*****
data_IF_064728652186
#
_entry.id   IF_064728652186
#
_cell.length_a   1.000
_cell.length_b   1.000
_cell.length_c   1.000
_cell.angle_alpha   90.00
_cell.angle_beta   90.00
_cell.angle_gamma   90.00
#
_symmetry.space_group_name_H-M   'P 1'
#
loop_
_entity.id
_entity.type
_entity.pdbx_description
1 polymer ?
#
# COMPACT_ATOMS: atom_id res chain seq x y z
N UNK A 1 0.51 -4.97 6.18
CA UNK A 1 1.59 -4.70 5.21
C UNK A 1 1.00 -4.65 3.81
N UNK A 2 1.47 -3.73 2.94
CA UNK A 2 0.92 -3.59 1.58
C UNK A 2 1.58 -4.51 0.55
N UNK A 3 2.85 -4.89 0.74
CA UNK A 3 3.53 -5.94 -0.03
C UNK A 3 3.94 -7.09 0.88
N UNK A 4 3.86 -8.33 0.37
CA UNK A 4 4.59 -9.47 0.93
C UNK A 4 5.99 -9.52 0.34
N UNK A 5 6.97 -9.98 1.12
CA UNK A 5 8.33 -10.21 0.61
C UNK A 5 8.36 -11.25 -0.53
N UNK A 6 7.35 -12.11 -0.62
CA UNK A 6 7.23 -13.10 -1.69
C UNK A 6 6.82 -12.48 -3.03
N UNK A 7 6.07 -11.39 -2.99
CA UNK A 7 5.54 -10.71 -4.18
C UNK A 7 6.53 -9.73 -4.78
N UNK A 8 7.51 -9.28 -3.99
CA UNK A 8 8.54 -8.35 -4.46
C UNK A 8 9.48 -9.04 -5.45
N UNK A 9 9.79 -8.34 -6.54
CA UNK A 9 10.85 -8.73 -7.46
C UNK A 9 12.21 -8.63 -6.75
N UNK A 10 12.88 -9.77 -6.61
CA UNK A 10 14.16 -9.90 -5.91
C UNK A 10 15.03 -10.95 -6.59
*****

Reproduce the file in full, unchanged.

data_IF_064728652186
#
_entry.id   IF_064728652186
#
_cell.length_a   1.000
_cell.length_b   1.000
_cell.length_c   1.000
_cell.angle_alpha   90.00
_cell.angle_beta   90.00
_cell.angle_gamma   90.00
#
_symmetry.space_group_name_H-M   'P 1'
#
loop_
_entity.id
_entity.type
_entity.pdbx_description
1 polymer ?
#
# COMPACT_ATOMS: atom_id res chain seq x y z
N UNK A 1 0.51 -4.97 6.18
CA UNK A 1 1.59 -4.70 5.21
C UNK A 1 1.00 -4.65 3.81
N UNK A 2 1.47 -3.73 2.94
CA UNK A 2 0.92 -3.59 1.58
C UNK A 2 1.58 -4.51 0.55
N UNK A 3 2.85 -4.89 0.74
CA UNK A 3 3.53 -5.94 -0.03
C UNK A 3 3.94 -7.09 0.88
N UNK A 4 3.86 -8.33 0.37
CA UNK A 4 4.59 -9.47 0.93
C UNK A 4 5.99 -9.52 0.34
N UNK A 5 6.97 -9.98 1.12
CA UNK A 5 8.33 -10.21 0.61
C UNK A 5 8.36 -11.25 -0.53
N UNK A 6 7.35 -12.11 -0.62
CA UNK A 6 7.23 -13.10 -1.69
C UNK A 6 6.82 -12.48 -3.03
N UNK A 7 6.07 -11.39 -2.99
CA UNK A 7 5.54 -10.71 -4.18
C UNK A 7 6.53 -9.73 -4.78
N UNK A 8 7.51 -9.28 -3.99
CA UNK A 8 8.54 -8.35 -4.46
C UNK A 8 9.48 -9.04 -5.45
N UNK A 9 9.79 -8.34 -6.54
CA UNK A 9 10.85 -8.73 -7.46
C UNK A 9 12.21 -8.63 -6.75
N UNK A 10 12.88 -9.77 -6.61
CA UNK A 10 14.16 -9.90 -5.91
C UNK A 10 15.03 -10.95 -6.59